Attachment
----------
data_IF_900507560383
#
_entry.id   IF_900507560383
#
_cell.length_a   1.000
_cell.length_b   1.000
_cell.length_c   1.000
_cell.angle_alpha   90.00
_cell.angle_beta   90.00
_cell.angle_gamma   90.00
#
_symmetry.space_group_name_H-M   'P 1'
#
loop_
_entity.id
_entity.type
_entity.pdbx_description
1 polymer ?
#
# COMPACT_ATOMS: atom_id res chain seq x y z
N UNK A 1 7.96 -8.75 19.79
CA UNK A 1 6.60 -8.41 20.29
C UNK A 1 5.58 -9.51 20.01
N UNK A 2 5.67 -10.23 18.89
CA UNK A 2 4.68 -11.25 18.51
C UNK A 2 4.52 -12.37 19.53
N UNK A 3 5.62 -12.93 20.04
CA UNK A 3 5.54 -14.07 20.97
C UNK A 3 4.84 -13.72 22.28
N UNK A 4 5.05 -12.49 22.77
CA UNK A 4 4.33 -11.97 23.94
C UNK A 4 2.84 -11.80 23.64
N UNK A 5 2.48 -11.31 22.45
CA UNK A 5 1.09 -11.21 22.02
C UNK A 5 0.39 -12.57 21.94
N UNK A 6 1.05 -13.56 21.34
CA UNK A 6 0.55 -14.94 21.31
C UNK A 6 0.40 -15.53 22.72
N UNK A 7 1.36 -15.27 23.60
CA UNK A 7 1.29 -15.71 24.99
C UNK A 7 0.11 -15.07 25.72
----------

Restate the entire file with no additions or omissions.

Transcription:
data_IF_900507560383
#
_entry.id   IF_900507560383
#
_cell.length_a   1.000
_cell.length_b   1.000
_cell.length_c   1.000
_cell.angle_alpha   90.00
_cell.angle_beta   90.00
_cell.angle_gamma   90.00
#
_symmetry.space_group_name_H-M   'P 1'
#
loop_
_entity.id
_entity.type
_entity.pdbx_description
1 polymer ?
#
# COMPACT_ATOMS: atom_id res chain seq x y z
N UNK A 1 7.96 -8.75 19.79
CA UNK A 1 6.60 -8.41 20.29
C UNK A 1 5.58 -9.51 20.01
N UNK A 2 5.67 -10.23 18.89
CA UNK A 2 4.68 -11.25 18.51
C UNK A 2 4.52 -12.37 19.53
N UNK A 3 5.62 -12.93 20.04
CA UNK A 3 5.54 -14.07 20.97
C UNK A 3 4.84 -13.72 22.28
N UNK A 4 5.05 -12.49 22.77
CA UNK A 4 4.33 -11.97 23.94
C UNK A 4 2.84 -11.80 23.64
N UNK A 5 2.48 -11.31 22.45
CA UNK A 5 1.09 -11.21 22.02
C UNK A 5 0.39 -12.57 21.94
N UNK A 6 1.05 -13.56 21.34
CA UNK A 6 0.55 -14.94 21.31
C UNK A 6 0.40 -15.53 22.72
N UNK A 7 1.36 -15.27 23.60
CA UNK A 7 1.29 -15.71 24.99
C UNK A 7 0.11 -15.07 25.72